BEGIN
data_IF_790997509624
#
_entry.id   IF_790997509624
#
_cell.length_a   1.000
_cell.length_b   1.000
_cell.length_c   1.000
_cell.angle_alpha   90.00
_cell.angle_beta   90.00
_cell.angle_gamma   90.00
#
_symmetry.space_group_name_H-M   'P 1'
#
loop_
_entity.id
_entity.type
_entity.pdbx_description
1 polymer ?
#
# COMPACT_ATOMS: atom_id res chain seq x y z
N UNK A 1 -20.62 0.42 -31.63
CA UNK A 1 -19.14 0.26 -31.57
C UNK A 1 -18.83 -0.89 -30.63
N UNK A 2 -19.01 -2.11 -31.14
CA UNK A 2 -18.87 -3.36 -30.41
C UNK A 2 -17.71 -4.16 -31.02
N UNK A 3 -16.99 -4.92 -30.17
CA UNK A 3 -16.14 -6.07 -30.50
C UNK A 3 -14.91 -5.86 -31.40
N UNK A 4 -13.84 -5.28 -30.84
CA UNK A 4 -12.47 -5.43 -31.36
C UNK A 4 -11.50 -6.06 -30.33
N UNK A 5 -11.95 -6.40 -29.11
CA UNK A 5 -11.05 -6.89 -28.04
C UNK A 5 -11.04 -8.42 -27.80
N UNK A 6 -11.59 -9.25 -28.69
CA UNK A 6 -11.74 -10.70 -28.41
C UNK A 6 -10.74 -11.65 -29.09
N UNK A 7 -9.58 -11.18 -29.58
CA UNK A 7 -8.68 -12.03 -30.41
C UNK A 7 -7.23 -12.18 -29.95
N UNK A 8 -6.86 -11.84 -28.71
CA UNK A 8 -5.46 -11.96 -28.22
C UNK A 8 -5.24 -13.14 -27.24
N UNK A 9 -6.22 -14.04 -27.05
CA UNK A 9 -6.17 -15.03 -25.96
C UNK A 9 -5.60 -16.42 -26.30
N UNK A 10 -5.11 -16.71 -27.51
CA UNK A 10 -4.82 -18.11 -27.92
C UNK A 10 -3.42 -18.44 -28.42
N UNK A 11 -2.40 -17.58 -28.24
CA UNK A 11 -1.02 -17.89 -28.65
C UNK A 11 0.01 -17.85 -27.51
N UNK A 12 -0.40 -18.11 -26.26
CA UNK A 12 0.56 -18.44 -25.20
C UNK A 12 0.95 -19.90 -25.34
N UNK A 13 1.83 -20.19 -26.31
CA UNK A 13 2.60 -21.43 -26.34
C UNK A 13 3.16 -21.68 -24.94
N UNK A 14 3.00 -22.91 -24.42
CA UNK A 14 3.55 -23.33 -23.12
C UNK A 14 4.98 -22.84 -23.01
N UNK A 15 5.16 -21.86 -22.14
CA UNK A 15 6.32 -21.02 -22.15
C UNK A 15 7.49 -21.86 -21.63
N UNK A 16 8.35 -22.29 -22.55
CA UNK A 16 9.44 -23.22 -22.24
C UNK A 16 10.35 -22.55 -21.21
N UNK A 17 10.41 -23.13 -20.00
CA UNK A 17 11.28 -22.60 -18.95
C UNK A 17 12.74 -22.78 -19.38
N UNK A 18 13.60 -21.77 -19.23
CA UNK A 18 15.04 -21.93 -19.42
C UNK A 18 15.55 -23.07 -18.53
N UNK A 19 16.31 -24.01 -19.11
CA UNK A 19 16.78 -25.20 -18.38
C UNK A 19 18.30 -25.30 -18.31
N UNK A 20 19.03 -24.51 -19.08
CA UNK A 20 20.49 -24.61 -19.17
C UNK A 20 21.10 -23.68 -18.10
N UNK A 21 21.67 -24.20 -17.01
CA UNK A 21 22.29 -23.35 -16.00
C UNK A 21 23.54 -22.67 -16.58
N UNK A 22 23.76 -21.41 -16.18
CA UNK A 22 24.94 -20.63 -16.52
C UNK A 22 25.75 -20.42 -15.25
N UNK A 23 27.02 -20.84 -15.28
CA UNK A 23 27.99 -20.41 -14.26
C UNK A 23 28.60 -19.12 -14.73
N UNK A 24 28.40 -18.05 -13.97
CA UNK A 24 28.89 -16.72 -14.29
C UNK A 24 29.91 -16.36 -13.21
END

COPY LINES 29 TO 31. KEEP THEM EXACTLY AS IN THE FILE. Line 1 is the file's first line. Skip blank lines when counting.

C UNK A 3 -14.91 -5.86 -31.40
N UNK A 4 -13.84 -5.28 -30.84
CA UNK A 4 -12.47 -5.43 -31.36